High Brightness Laser Diodes
While low-power laser diodes can exhibit a very high beam quality, the beam quality of high-power laser diodes is normally substantially lower. Therefore, the obtained radiance (brightness) is often much less improved than the output power, or even lower than that of a low-power laser. However, there are high brightness laser diodes which are optimized for a particularly favorable combination of high output power and good beam quality, resulting in a particularly high brightness (more precisely: high radiance).
Types of High Brightness Laser Diodes
The term does not indicate with what technology the high radiance is achieved. In fact, the term is used for quite different types of laser diodes, and particularly for the following categories:
- Most frequently, the term is used for optimized broad area laser diodes, particularly in the form of tapered laser diodes.
- The same principles can be applied to diode bars. However, their radiance is in most cases substantially lower, even if the contained emitters have a very high radiance, since their emission is usually mutually incoherent, and there is some dead space between the emitters.
- Further, there are fiber-coupled diode lasers which are optimized in terms of radiance. That optimization does not necessarily apply to the laser diodes themselves, but can also be done with particularly efficient fiber launch systems.
The radiance of diode laser systems can also be substantially increased with methods of beam combining – in the form of coherent beam combining or spectral beam combining. In such cases, one should actually use the term high brightness diode lasers instead of high brightness laser diodes.
Applications of High Brightness Laser Diodes
A typical application of high brightness laser diodes is the optical pumping of solid-state bulk lasers. A particularly high radiance is required in cases where the pump radiation needs to be strongly focused – for example, in diode-pumped titanium–sapphire lasers. Also, there are cases where a relatively long laser crystal is needed, and the beam quality of the pump radiation then needs to be high enough to avoid substantial divergence within the length of the crystal.
Fiber lasers can also benefit from high brightness pump sources. For example, these allow one to launch a higher pump power into a double-clad fiber. In other cases, one can use a double-clad fiber with smaller pump cladding, exhibiting stronger pump absorption, so that one can use a shorter length of fiber – as can be beneficial e.g. for minimizing nonlinear effects.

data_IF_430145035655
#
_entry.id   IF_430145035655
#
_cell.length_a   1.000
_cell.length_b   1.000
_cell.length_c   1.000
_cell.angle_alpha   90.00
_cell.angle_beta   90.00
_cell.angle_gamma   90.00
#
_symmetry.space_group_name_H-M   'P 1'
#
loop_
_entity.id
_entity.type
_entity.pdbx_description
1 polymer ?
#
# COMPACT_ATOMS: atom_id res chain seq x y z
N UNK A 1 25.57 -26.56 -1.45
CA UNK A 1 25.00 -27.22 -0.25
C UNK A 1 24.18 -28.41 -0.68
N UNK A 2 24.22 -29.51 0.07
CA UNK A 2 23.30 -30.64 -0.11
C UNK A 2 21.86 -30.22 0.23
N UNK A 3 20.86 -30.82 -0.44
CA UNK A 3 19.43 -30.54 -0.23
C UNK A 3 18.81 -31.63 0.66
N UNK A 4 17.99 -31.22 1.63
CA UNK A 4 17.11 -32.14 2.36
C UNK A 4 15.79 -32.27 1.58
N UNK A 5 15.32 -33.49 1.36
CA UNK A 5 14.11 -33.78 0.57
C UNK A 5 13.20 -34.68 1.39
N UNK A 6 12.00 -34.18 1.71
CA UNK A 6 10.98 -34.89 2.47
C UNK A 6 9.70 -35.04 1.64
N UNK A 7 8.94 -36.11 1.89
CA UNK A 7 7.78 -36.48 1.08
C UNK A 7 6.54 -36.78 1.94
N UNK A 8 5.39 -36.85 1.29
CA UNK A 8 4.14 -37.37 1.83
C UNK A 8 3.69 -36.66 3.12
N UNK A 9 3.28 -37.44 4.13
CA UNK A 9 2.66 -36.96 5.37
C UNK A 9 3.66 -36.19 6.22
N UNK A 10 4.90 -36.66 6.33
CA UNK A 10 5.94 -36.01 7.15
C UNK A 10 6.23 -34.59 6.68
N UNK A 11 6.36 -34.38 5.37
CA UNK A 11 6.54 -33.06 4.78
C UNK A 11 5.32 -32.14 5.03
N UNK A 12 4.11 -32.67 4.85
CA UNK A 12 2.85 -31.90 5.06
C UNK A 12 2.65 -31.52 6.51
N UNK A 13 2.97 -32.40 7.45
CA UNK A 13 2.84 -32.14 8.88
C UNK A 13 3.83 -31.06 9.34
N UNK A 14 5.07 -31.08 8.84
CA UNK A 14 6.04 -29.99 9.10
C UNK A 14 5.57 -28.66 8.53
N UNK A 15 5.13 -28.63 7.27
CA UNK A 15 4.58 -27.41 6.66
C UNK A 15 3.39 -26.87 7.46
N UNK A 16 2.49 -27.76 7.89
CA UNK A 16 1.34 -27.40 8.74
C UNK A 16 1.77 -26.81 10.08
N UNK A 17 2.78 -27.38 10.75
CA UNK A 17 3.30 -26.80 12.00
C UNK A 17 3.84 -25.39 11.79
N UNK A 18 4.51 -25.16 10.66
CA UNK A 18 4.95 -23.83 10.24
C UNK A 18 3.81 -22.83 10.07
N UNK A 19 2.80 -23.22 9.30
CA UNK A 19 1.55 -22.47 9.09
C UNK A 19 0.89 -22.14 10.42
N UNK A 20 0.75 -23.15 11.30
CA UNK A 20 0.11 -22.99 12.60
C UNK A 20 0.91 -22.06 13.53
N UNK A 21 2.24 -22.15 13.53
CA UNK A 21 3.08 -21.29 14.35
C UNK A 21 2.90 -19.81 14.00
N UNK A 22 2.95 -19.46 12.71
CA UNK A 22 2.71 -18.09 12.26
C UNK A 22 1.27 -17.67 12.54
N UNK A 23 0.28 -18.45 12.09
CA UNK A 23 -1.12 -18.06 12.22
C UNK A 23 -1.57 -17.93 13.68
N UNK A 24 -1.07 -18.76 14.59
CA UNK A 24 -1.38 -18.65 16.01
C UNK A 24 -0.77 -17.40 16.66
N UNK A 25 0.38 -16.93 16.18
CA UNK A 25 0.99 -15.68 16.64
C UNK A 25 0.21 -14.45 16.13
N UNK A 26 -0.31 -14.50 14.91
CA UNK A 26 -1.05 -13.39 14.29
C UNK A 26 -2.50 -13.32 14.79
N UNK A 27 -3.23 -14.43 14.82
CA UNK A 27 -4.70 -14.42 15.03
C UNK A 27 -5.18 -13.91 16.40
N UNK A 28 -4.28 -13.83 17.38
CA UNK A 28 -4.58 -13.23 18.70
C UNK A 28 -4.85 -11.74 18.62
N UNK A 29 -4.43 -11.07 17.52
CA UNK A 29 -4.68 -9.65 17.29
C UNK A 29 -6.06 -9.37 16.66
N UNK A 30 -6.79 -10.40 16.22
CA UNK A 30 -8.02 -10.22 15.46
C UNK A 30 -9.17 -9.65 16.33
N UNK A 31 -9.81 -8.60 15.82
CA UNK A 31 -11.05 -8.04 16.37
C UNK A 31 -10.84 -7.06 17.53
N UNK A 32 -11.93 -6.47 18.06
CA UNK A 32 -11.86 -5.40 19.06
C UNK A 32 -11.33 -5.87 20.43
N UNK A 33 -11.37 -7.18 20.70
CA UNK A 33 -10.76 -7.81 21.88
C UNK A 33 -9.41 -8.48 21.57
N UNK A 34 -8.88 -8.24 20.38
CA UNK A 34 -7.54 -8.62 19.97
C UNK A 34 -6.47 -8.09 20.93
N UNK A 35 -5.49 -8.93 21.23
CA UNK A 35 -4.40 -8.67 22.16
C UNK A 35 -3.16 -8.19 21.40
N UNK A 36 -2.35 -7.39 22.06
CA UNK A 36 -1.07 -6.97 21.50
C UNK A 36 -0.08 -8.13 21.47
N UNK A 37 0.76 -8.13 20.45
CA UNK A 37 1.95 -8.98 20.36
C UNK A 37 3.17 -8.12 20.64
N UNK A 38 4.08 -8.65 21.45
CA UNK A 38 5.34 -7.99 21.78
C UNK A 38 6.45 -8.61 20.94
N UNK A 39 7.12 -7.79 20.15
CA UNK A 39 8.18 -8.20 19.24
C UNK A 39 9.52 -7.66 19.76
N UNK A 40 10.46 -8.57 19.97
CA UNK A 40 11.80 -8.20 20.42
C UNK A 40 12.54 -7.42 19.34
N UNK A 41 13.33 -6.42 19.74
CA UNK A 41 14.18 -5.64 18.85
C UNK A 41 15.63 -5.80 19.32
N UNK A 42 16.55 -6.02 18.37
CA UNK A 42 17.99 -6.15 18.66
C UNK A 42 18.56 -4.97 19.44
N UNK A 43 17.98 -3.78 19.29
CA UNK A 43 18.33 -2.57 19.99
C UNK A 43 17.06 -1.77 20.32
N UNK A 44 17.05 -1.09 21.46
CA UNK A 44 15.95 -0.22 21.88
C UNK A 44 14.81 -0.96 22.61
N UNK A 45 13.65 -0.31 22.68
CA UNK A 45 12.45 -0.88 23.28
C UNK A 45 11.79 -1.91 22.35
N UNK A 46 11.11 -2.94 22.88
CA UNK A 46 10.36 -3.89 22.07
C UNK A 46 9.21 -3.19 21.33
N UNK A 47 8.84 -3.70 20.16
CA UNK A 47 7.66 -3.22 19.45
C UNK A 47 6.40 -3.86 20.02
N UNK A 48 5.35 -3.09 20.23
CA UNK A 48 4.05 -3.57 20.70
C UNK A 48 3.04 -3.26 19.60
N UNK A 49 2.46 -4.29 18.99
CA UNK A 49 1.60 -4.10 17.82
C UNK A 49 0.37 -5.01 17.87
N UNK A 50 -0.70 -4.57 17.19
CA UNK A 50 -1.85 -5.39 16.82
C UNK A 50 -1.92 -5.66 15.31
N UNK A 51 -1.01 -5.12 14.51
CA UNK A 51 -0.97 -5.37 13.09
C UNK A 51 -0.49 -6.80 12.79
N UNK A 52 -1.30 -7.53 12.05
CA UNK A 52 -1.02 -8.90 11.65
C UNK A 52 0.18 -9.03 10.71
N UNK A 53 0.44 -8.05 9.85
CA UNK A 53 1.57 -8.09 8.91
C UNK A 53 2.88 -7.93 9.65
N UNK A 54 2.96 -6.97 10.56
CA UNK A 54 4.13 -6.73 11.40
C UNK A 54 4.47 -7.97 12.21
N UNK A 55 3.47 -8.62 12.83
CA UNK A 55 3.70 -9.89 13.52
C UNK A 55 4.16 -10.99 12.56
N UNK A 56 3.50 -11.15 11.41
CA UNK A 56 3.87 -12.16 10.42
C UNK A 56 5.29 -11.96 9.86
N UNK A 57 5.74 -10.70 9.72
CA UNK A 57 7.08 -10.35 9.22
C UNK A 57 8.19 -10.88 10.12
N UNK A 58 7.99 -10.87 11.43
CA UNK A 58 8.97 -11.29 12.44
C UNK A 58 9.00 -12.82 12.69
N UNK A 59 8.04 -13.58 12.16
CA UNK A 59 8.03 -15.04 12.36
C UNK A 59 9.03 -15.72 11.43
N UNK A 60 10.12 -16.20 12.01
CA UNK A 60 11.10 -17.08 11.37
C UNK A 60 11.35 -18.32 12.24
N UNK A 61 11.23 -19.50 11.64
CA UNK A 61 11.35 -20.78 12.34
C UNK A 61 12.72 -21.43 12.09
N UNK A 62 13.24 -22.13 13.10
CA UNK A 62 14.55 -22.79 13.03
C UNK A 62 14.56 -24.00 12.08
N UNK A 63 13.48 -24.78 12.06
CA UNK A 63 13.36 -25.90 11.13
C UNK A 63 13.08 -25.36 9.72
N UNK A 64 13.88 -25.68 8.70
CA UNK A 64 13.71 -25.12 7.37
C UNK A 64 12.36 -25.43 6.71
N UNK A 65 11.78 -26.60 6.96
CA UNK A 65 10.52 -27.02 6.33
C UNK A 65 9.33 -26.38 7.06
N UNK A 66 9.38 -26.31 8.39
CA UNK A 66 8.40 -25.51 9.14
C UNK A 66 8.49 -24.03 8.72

The development of pump sources with higher brightness is one of the most important reasons why the performance levels of solid-state bulk and fiber lasers have been substantially raised in recent years. Note that such kind of performance increases should not be considered as resulting from power scaling; they result from component optimization rather than from the application of a scaling procedure.
A high level of radiance is also often required for laser material processing. The substantial technical advances of recent years have more and more enable the use of high-power diode lasers in this area. They are called direct diode lasers, in contrast to lower-brightness lasers which can only be used in conjunction with a diode-pumped laser, functioning as a brightness converter.
The RP Photonics Buyer's Guide contains 21 suppliers for high brightness laser diodes.
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|||D. Vijayakumar et al., “Spectral beam combining of a 980 nm tapered diode laser bar”, Opt. Express 18 (2), 893 (2010)|
|||S. Rauch et al., “Catastrophic optical damage in 950-nm broad-areas laser diodes due to misaligned optical feedback and injection”, IEEE J. Quantum Electron. 54 (4), 2000707 (2018)|
|||E. Beyatli, “Efficient Tm:YAG and Tm:LuAG lasers pumped by 681 nm tapered diodes”, Appl. Opt. 58 (11), 2973 (2019)|